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Packaging Concepts & Design
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How to Reduce Packaging Damage in Your Supply Chain

Damaged packaging has direct and indirect consequences. Direct consequences, or measurable outcomes, like profit loss and the cost of replacement shipping are obvious. However, indirect consequences, like lost time, increased labor and company reputation aren’t always quantifiable or assessed – but they have costly repercussions. Here’s how (and it’s why necessary) to reduce packaging damage throughout your supply chain.


Properly Secure Loads to Pallets

A study by Kansas State University found that load damage was the No. 1 cause of supply chain interruptions. Packaging damage occurred due to the jolts of forklifts crossing dock levelers onto trailers. If packaging is loose or overhanging, you risk damaging your product. Therefore, pallet quality and load size are key to reducing packaging damage altogether.  


Inspect Pallets

It isn’t uncommon for wood pallets to lose a nail or two, crack or soften due to moisture or changes in temperature. Weak pallets are begging for accidents, so if you aren’t regularly performing quality checks, it’s time you start.


Optimize Pallet Loads

Cubing is key here. Depending on the size of your packaging and pallets, geometry has proven repeatedly that there is an optimal load size. If you’re piling too many boxes on pallets, you risk stressing the wood. Too few, and you’ve you lost precious truck space. This is why it’s so important to…


Upgrade Your Packaging Design

The ROI of custom designed packaging far exceeds the cost of product damage and supply chain interruptions. So, if you aren’t a packaging engineer, hire one. They will consider every element of your supply chain and work from the biggest box (truck bed, shipping container, etc.,) backwards. The benefit is space and load optimization that lower your overall costs and prevents packaging damage. This way, instead of following general loading advice, like stacking heavier boxes in an overlapping pattern, you will have a system backed by math.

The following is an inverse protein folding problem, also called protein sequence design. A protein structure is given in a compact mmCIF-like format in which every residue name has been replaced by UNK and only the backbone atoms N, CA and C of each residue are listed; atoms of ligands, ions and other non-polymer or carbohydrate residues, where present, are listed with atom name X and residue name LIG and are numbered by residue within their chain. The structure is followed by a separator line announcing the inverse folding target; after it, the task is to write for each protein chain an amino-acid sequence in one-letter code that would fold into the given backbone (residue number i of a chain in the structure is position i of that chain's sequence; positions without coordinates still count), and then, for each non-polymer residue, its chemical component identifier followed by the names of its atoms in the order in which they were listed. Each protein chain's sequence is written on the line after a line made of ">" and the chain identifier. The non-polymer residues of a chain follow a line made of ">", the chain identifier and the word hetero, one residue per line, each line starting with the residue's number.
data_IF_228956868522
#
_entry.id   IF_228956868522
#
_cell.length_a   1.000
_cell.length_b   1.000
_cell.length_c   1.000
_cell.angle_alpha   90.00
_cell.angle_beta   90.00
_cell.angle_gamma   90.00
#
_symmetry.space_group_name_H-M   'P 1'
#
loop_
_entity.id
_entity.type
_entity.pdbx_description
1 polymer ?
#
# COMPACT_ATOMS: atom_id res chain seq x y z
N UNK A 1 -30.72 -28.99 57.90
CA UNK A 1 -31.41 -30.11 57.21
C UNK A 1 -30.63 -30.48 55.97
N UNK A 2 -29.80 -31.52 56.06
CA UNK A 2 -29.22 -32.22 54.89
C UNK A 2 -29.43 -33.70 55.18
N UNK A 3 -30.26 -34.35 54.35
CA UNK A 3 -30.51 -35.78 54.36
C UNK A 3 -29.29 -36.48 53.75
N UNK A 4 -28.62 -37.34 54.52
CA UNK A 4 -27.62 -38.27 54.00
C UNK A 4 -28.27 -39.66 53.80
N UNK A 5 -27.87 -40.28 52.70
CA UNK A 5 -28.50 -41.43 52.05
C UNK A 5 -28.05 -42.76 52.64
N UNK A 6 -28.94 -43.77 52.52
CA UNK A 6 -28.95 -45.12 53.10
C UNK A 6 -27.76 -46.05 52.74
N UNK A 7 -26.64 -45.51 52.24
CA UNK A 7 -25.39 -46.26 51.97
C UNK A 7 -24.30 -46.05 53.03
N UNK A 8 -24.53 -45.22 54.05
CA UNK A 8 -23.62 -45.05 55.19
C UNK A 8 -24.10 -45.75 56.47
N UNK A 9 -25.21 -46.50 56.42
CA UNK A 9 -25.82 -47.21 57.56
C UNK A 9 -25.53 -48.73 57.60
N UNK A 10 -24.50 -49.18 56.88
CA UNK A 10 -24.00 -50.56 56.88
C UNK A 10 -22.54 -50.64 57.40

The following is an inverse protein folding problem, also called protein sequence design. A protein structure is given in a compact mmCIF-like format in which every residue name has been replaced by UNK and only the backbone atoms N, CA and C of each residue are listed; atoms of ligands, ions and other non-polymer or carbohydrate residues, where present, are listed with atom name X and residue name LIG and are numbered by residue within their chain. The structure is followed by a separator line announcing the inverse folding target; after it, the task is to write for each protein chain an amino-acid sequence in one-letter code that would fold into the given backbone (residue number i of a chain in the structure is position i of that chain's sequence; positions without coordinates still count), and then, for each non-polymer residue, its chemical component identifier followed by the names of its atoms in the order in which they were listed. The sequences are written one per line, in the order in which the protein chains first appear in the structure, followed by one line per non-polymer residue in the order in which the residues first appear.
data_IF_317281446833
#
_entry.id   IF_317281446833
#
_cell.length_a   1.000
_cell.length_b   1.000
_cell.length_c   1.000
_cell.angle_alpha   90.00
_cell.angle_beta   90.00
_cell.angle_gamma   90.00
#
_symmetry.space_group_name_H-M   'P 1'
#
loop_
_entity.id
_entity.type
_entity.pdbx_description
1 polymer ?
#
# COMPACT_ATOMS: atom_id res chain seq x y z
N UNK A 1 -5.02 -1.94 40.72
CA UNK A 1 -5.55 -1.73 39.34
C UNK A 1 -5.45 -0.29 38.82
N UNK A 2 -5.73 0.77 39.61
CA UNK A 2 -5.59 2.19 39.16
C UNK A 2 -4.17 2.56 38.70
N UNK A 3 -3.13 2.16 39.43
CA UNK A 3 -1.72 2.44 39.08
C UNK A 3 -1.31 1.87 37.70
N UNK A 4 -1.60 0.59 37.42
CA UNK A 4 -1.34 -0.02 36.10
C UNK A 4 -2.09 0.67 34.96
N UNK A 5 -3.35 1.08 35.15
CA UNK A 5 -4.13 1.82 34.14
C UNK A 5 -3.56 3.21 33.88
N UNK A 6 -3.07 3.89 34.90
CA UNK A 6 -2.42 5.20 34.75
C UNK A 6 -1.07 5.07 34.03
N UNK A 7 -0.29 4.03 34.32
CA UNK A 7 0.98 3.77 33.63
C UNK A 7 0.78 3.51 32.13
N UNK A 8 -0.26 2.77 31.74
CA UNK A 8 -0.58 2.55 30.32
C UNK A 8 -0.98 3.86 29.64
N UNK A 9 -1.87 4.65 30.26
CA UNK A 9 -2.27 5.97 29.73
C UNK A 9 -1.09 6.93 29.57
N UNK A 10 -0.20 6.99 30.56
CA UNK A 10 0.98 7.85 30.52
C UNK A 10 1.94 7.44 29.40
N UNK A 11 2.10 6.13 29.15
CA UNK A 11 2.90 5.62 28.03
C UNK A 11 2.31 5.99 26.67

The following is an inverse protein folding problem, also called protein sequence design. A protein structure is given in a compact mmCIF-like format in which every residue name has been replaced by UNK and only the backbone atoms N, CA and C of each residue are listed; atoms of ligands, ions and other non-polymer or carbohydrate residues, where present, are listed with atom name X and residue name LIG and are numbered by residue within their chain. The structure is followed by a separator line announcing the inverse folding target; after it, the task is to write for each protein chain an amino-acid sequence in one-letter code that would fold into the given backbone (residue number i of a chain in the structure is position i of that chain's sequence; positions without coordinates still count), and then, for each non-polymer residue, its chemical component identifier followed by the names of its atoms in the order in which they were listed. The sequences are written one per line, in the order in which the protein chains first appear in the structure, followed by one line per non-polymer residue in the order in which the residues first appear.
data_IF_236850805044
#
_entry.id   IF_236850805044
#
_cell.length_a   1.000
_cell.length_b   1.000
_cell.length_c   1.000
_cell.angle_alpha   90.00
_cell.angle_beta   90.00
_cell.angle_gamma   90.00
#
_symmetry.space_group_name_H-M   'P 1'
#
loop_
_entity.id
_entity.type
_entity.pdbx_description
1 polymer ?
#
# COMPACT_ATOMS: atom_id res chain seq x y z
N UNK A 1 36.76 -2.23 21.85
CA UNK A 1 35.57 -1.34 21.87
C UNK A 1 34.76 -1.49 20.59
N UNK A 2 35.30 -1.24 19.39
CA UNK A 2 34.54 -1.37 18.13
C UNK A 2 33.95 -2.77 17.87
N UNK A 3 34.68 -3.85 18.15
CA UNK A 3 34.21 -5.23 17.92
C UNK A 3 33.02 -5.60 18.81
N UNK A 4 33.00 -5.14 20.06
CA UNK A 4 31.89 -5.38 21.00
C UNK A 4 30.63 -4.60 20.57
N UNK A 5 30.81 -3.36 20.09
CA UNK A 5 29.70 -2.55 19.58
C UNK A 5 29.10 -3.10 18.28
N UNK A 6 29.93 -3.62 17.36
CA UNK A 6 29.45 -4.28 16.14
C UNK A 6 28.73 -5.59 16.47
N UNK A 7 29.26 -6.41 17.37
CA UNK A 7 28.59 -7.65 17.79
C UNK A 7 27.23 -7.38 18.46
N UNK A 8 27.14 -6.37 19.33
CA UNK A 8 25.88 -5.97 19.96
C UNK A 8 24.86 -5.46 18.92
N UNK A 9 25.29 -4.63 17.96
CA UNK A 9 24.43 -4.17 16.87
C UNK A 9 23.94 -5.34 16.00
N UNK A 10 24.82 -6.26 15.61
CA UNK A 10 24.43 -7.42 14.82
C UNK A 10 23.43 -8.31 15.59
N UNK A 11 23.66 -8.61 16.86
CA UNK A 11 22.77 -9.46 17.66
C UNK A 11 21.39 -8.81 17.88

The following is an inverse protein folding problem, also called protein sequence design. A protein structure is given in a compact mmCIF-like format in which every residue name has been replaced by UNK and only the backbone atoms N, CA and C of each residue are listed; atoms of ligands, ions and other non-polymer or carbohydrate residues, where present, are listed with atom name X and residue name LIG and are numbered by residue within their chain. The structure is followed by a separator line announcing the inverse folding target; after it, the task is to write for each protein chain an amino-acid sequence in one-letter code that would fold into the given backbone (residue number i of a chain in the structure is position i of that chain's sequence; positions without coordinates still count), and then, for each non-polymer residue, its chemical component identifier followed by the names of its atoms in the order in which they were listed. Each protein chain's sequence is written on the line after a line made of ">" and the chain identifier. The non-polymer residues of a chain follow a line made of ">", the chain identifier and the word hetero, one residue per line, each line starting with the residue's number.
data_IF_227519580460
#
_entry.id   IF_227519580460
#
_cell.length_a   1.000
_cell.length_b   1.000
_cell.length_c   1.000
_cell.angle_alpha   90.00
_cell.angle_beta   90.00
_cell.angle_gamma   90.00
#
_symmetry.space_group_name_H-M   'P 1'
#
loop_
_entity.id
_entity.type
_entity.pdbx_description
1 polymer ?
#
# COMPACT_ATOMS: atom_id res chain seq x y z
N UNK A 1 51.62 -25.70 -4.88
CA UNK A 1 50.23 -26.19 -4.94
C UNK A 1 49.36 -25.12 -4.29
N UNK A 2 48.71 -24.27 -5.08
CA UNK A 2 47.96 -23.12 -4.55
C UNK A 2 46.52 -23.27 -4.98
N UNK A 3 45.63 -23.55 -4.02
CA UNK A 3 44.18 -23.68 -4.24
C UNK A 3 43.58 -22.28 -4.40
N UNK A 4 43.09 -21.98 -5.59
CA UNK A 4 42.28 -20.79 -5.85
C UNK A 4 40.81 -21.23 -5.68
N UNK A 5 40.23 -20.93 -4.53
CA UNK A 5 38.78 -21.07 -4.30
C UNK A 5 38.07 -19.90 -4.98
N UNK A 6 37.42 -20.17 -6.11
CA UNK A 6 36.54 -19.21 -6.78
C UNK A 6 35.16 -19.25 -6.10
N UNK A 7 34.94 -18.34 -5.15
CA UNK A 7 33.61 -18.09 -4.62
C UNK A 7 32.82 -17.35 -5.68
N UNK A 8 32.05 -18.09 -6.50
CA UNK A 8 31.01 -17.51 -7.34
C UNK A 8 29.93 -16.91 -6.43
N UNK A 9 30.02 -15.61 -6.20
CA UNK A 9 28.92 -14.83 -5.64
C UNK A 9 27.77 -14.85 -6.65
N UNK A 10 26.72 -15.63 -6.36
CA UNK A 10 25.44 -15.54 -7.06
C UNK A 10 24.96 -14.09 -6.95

Design Elements to Consider

Fluting and Wall Construction: The materials you use to ship product should be high-quality. Ensure heavier items are placed within a double-wall box with proper dunnage.  However, with the many types of fluting available on the market (horizontal and vertical), picking the right kind of corrugate is a must. The truth is: some corrugate is better for certain items, and some is better for others. Lighter items should also be packaged in a way that optimizes for space and safety. Always use a durable plastic tape to seal cardboard boxes.


Stretch Wrap: Is stretch wrap used properly? Are you using too much or too little? Is this material actually necessary? Whether or not stretch wrap prevents damage is largely due to its proper application. Another thing to consider is stretch wrap’s force-to-load measurement, or the amount lbs. of strength/force applied to hold the product together.


Weather-Resistant Materials: Depending on where you’re shipping, traditional cardboard boxes may not be doing their job. Evaluate your shipping route to determine what natural elements your packaging will face and know that heat and humidity are your two biggest concerns.

Most importantly, packaging damage affects the customer. And the customer’s customer. If they must wait on a product or part to continue their operations, they waste time, money and product. For example, in 2017, a Czech Republic-based automotive supplier caught fire, causing several global OEMs to halt production. The point is: whether due to fire or mother nature, damaged  packaging has detrimental ripple effects.


So, if you’re experiencing packaging damage in your supply chain, PCD is here to help. We are experts at packaging design and can offer solutions that improve your entire supply chain. If you have any questions, don’t hesitate to contact us.